Sharon’s great.  I like her tone.  The story on her website: "He Was Magnificent: What You Can Do When You Have To" was a breath of fresh air.  When the time comes for great deeds, humans can surprise even themselves.  (Yeah adrenaline!)

And you’re right about the getting involved thing.  It’s time.  Knowing my neighbors will help tamp down the irrational fear of them a la The Road.  (Great book, but DANG!  It’s hard to shake!)

And it’s so helpful to hear voices of reason who have made it past these early stages.  The friends of mine that I have passed the crash course on to have responded with varying levels of indifference and that’s hard to understand. I keep thinking, "what’s not to get?" But I’m wary of being seen as that crazy person who keeps talking about the world coming to an end.  

 Phew.  Another deep breath.  Deep.  Breath.  

 Thanks, Arthur.

 

 

  • Thu, Jan 15, 2009 - 07:12pm

    #7
    acitteg

    acitteg

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    Re: Grief, stress, and planning: reaction

Alex, the funniest thing about my reaction is that my overwhelming negative emotional reaction happened simultaneously with the positive reaction–that we’re aware, that we have time to do something positive about it. 

  • Thu, Jan 15, 2009 - 07:17pm

    #8
    acitteg

    acitteg

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    Re: Grief, stress, and planning: reaction

Hi Hamish,

 Thanks, yes, he’s on board.  We’re still trying to figure out where on the spectrum we sit.  But it’s good to have a partner in this.  

I hope the more people that know, the less I’m going to be the nutter and the more the ostriches (with their heads in the sand) will feel like the crazy ones.  I only wish the realization process weren’t so painful!

It would be great if there was a segment on the website which allowed us to be put in contact with people by geographic region.  I’d love to find some like-minded folks in my area to start the conversation.  Surely there’s a way to do that and also preserve people’s privacy if they want it?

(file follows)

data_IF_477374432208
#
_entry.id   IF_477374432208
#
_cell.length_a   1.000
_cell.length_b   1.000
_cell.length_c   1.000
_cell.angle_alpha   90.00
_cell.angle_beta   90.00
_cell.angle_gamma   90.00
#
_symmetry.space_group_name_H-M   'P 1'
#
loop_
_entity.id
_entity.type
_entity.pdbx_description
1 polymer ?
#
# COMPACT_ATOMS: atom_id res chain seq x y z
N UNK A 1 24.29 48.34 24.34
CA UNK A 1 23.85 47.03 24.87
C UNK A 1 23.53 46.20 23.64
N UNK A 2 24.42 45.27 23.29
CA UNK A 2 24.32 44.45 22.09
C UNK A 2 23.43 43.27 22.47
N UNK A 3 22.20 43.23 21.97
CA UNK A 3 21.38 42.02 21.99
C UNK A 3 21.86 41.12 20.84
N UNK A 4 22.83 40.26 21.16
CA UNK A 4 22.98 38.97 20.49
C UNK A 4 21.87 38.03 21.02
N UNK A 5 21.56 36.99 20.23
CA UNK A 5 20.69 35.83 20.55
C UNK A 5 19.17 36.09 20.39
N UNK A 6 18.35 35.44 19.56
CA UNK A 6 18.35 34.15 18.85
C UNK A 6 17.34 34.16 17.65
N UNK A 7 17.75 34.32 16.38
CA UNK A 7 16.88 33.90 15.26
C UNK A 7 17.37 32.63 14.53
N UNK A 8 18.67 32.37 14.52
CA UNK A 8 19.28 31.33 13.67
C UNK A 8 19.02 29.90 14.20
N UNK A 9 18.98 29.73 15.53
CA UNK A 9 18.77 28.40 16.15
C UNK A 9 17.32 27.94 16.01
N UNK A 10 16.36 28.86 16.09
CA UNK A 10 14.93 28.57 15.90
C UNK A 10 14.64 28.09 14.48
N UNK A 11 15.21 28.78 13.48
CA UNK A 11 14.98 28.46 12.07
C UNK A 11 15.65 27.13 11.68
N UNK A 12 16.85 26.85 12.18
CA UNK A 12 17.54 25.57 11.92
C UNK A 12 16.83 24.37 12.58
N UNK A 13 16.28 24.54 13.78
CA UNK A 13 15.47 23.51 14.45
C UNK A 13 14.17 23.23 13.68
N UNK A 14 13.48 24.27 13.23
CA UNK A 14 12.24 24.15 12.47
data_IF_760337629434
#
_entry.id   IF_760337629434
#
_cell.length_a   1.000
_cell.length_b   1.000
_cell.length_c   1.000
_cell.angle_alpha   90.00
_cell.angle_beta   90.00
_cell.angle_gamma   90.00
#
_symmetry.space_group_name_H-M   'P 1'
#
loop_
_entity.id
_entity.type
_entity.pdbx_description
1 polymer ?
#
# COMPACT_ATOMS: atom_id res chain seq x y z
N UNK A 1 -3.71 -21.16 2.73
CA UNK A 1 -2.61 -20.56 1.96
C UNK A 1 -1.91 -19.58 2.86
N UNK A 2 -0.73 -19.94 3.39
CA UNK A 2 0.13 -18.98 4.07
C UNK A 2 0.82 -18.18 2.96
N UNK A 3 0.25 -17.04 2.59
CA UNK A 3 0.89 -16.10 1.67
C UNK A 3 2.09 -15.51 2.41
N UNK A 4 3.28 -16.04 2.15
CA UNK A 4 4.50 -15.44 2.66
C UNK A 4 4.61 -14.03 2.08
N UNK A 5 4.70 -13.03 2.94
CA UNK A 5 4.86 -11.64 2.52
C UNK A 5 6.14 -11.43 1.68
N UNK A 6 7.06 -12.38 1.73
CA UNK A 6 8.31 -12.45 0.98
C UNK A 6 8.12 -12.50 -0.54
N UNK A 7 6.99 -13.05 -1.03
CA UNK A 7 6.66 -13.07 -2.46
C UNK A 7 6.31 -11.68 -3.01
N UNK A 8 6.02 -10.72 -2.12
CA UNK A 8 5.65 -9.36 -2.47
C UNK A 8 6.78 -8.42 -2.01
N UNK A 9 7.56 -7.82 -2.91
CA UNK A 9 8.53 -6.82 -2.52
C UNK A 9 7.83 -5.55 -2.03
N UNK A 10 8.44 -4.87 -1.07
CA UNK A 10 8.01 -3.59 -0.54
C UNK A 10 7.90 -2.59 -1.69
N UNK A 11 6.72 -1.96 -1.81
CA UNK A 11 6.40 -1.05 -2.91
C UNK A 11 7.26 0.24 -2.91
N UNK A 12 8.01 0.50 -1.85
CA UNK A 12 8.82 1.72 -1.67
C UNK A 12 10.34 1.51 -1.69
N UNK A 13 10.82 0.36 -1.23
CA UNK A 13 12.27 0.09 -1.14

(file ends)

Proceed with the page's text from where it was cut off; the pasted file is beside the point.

• Thu, Jan 15, 2009 - 08:05pm

    #9

    pir8don

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    Re: Grief, stress, and planning: reaction

Yes there is emotional pain and panic. Let it go it’s course as it is a neccessary step toward acceptance. Many people get stuck in denial so you are doing well. Hold back from stangers and many friends until it has settled. You won’t be able to stop yourself from talking about it. Don’t squander your resources. Hold off with anything big until you are both more settled. When I was panicing I felt that if I didn’t act I would not survive. Resist that feeling. Give yourself space.

If you want to do something in these early stages then look at storing and growing food if you can afford it. I made huge lists of things that we could need and then prioitized them by both importance and affordability. Keep in touch with this site but don’t dwell on the news here. Charging all over the internet is not very healthy although entirely understandable. I agree about Sharon – she is great. It is all easier to say than do – I know and so does my partner whose reaction has been to grow more food while I rather noisily panicked.

Don

_____________________________________________________________________

"And those that create out of the haulicaust of their inheritance, anything more than a convenient self-made tomb, shall be known as survivors." from a Keith Jarrett record cover. 

  • Thu, Jan 15, 2009 - 08:25pm

    #10
    acitteg

    acitteg

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    Re: Grief, stress, and planning: reaction

Hi Don,

 Also really good advice (give yourself space, don’t dwell on this website or on the news, make a plan and start taking baby steps).  

 I think my biggest challenge will be letting it sit quietly in my mind without me constantly worrying about it.  I’ve totally wasted most of my day here in that crazed gotta-read-everything-right-now mentality!  (My google searches today have ranged from how to raise, butcher and pluck chickens to bee-keeping to searching the internet for large air-tight tubs for holding dry goods to… well.  You get the point.  

I’ve long thought that a little adversity will make a person stronger and I guess we’re due for some strengthening!